Skip to main content

30 Second Maths – Richard Brown (Ed.) ***

I sometimes feel like I’m becoming a Victor Meldrew of science publishing. It happens when I can’t understand why a book exists. This is just such a book. It’s a lovely book. It feels nice to hold, it looks great, the design is superb. But I don’t understand what it’s for.
30 Second Maths (nice to see that ‘s’) is divided into chunks covering things like ‘Numbers and Counting’ and ‘Algebra and Abstraction’. Each chunk starts with a glossary and then is mainly two page spreads, the left text, the right a stylish illustration. The text is divided up into a number of bitettes, including the main ’30 seconds maths’ section, and sidebars including a ‘3 second sum’ and a ‘3 minute addition’. My biggest bugbear is the ‘3 second biography’ section which is just a list of names and dates.
This whole layout is design over readability. The headings don’t make any sense –  the ‘3 minute addition’ may be adding a little depth but it is a lot shorter than the ’30 second maths’ section. The main chunk of text is the sort of thing that would work well as a poster to read on the underground, but hardly seems worth the effort in a book. These are fragments in search of reconstruction – it’s like looking at a few shattered remains of a narrative.
The only time the book comes alive is when we get to a profile. Each of the chunks contains a profile of a mathematician – the likes of Pascal and al-Khwarizmi – and suddenly the whole thing comes alive. It’s two pages of flowing text, enough to be readable and interesting. These articles show what the rest of the book could have been like if it wasn’t dominated by the design.
Frustrating, then. A handsome book, but not a great popular science read.
Hardback:  
Review by Brian Clegg

Comments

Popular posts from this blog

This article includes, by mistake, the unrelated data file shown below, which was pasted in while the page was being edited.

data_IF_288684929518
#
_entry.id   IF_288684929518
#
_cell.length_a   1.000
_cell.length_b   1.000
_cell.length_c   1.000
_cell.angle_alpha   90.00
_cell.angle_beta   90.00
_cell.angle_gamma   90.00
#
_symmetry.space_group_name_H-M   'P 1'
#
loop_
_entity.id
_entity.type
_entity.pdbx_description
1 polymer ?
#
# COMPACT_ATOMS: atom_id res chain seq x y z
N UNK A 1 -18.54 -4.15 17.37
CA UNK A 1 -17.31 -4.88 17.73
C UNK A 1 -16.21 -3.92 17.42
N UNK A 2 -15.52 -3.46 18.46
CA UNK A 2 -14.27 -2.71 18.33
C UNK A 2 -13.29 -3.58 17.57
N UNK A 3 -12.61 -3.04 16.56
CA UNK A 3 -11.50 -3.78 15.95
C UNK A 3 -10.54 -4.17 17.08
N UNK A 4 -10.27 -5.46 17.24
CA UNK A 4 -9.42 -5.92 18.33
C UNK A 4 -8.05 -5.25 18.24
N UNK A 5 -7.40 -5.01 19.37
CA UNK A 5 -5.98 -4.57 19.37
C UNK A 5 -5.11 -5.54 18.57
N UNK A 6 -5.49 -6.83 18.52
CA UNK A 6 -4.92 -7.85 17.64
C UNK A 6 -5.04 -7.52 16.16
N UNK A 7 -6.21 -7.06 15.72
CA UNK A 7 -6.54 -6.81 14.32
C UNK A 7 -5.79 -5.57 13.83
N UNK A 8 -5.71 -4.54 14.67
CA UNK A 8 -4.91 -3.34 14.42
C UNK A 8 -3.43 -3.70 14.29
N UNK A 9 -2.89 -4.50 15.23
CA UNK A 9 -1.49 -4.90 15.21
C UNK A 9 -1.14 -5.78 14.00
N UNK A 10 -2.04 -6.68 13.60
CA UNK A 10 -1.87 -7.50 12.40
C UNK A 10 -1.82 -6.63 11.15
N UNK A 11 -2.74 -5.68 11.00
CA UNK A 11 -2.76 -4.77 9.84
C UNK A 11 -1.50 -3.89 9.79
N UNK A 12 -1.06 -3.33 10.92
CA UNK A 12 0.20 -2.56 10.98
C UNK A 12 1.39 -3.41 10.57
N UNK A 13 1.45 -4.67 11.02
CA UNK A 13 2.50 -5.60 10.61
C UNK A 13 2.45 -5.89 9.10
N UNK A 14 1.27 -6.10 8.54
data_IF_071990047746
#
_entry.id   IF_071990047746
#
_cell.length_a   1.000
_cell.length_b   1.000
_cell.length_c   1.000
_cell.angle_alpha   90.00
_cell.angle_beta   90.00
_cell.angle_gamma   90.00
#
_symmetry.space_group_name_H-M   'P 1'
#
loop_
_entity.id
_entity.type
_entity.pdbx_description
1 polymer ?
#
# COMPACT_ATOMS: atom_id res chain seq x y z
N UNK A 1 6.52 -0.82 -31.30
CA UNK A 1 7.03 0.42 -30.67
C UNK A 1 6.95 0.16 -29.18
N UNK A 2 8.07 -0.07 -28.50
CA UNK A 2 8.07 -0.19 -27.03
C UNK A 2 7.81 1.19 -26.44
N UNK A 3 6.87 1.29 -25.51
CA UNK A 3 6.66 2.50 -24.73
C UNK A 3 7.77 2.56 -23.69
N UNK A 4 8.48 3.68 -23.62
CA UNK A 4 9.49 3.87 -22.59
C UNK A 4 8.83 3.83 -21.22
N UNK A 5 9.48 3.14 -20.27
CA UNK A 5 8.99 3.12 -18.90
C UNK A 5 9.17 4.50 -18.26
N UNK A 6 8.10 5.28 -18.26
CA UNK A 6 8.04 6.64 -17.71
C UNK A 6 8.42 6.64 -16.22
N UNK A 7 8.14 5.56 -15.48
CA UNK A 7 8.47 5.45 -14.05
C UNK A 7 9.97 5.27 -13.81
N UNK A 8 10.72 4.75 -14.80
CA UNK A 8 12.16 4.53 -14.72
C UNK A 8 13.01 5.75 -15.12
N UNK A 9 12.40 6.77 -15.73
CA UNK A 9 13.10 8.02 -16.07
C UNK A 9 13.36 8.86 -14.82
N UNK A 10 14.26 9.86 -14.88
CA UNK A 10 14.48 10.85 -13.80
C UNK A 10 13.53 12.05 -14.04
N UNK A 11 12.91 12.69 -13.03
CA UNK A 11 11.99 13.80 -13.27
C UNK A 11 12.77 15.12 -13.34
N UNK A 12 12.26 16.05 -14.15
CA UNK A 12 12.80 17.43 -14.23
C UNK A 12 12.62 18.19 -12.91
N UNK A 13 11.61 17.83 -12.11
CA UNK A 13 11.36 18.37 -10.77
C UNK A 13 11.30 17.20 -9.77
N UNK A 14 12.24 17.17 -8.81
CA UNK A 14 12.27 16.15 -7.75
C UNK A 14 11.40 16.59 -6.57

Lost in Math - Sabine Hossenfelder *****

One of my favourite illustrations from a science title was in Fred Hoyle's book on his quasi-steady state theory. It shows a large flock of geese all following each other, which he likened to the state of theoretical physics. In the very readable Lost in Math, physicist Sabine Hossenfelder exposes the way that in certain areas of physics, this is all too realistic a picture. (Hossenfelder gives Hoyle's cosmological theory short shrift, incidentally, though, to be fair, it wasn't given anywhere near as many opportunities to be patched up to match observations as the current version of big bang with inflation.)

Lost in Math is a very powerful analysis of what has gone wrong in the way that some aspects of physics are undertaken. Until the twentieth century, scientists made observations and experiments and theoreticians looked for theories which explained them, which could then be tested against further experiments and observations. Now, particularly in particle physics, it…

Gravity! - Pierre Binétruy ****

I had to really restrain myself from adopting the approach taken by The Register in referring to Yahoo! by putting an exclamation mark after every word in the text when faced with reviewing Gravity! One thing to be said about the punctuation, though, is it makes it easier to search for amongst a whole lot of books on gravity and gravitational waves (the subtitle is 'the quest for gravitational waves') since their discovery in 2015.

Despite the subtitle, Pierre Binétruy gives us far more - in fact, gravitational waves don't come into it until page 160, which makes it really more of a book about gravity with a bit on gravitational waves tacked on than a true exploration of the quest. 

However, those early pages aren't wasted - Binétruy gives us plenty of detail on all kinds of background, for example plunging in to tell us about element synthesis, something you wouldn't expect in a book on gravitational waves. I also really liked a little section on experiments you can…

Brain Based Enterprises - Peter Cook ****

A quick flag on this one: it's a management/business book, and the four star rating is with that in mind. Brain Based Enterprises does contain a surprising amount of science, considering this, which is why it's here, but don't expect it to be like a four star pure science book.

This is an eclectic attack on the status quo of our ideas about business. Peter Cook suggest that much of current business simply isn't oriented to the realities of a modern, technological world, and that we need to handle things very differently in a knowledge-based economy.

The book is divided into three sections. For me, the most interesting was the first 'brainy people' part, as my own business doesn't have teams and such - but for those who do there are also 'brainy teams' and 'brainy enterprises' sections. Cook stirs together a heady mix of science - from psychology to economics - music (a passion of his and a significant part of the way he works) and business the…